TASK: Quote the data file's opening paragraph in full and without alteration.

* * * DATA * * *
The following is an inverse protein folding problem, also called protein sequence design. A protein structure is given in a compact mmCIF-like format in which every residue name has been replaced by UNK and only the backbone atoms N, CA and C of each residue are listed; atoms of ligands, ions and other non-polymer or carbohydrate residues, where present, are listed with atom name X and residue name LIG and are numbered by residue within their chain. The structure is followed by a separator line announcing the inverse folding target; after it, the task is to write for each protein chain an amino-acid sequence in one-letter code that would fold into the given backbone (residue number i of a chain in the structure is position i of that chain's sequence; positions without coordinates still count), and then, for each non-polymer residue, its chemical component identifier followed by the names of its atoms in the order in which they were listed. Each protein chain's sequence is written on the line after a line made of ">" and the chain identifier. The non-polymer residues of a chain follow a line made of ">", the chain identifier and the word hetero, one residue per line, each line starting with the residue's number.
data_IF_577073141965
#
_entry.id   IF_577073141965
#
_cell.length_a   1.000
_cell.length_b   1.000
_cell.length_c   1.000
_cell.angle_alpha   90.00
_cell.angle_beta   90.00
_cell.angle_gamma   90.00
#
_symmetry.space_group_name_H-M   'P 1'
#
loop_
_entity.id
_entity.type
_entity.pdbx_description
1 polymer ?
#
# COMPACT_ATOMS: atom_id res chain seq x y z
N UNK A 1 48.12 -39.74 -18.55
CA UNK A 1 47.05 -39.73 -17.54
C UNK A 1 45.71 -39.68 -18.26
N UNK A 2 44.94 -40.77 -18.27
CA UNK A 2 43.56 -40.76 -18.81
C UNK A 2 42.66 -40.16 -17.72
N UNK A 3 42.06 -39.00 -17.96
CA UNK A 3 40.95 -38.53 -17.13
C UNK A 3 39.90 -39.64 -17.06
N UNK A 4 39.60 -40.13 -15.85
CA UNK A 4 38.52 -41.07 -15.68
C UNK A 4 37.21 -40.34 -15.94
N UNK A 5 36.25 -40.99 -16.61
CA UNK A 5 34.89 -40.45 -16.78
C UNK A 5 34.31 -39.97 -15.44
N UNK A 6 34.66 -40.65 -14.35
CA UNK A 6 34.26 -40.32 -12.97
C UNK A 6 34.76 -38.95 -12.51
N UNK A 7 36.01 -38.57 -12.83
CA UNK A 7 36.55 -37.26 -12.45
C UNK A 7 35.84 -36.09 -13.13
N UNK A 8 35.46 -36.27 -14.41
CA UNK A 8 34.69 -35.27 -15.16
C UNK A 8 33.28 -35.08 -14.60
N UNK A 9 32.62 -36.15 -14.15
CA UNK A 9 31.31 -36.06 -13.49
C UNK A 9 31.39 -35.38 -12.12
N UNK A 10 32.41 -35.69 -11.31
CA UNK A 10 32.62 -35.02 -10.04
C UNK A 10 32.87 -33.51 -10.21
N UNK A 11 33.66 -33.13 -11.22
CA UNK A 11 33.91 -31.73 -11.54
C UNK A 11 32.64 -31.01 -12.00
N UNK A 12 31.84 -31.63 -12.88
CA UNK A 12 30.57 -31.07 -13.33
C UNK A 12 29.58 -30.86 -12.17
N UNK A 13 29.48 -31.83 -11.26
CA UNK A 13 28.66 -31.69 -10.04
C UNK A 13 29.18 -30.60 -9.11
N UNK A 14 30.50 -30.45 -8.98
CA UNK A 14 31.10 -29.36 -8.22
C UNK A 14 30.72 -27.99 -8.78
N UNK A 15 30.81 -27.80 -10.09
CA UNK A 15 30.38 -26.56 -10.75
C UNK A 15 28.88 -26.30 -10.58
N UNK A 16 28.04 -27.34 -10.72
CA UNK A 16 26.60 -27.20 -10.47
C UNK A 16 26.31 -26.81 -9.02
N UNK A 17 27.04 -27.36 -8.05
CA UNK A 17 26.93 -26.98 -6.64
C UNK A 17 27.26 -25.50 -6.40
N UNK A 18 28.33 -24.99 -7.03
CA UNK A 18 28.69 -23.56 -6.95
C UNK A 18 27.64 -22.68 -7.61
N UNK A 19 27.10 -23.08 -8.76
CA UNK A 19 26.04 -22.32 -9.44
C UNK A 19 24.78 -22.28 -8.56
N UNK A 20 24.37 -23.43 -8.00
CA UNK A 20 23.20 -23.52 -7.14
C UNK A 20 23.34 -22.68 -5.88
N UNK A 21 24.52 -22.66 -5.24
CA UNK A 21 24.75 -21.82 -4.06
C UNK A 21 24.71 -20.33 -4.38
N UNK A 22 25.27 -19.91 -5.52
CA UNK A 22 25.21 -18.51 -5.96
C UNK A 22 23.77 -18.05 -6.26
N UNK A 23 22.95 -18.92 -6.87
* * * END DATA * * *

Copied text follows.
The following is an inverse protein folding problem, also called protein sequence design. A protein structure is given in a compact mmCIF-like format in which every residue name has been replaced by UNK and only the backbone atoms N, CA and C of each residue are listed; atoms of ligands, ions and other non-polymer or carbohydrate residues, where present, are listed with atom name X and residue name LIG and are numbered by residue within their chain. The structure is followed by a separator line announcing the inverse folding target; after it, the task is to write for each protein chain an amino-acid sequence in one-letter code that would fold into the given backbone (residue number i of a chain in the structure is position i of that chain's sequence; positions without coordinates still count), and then, for each non-polymer residue, its chemical component identifier followed by the names of its atoms in the order in which they were listed. Each protein chain's sequence is written on the line after a line made of ">" and the chain identifier. The non-polymer residues of a chain follow a line made of ">", the chain identifier and the word hetero, one residue per line, each line starting with the residue's number.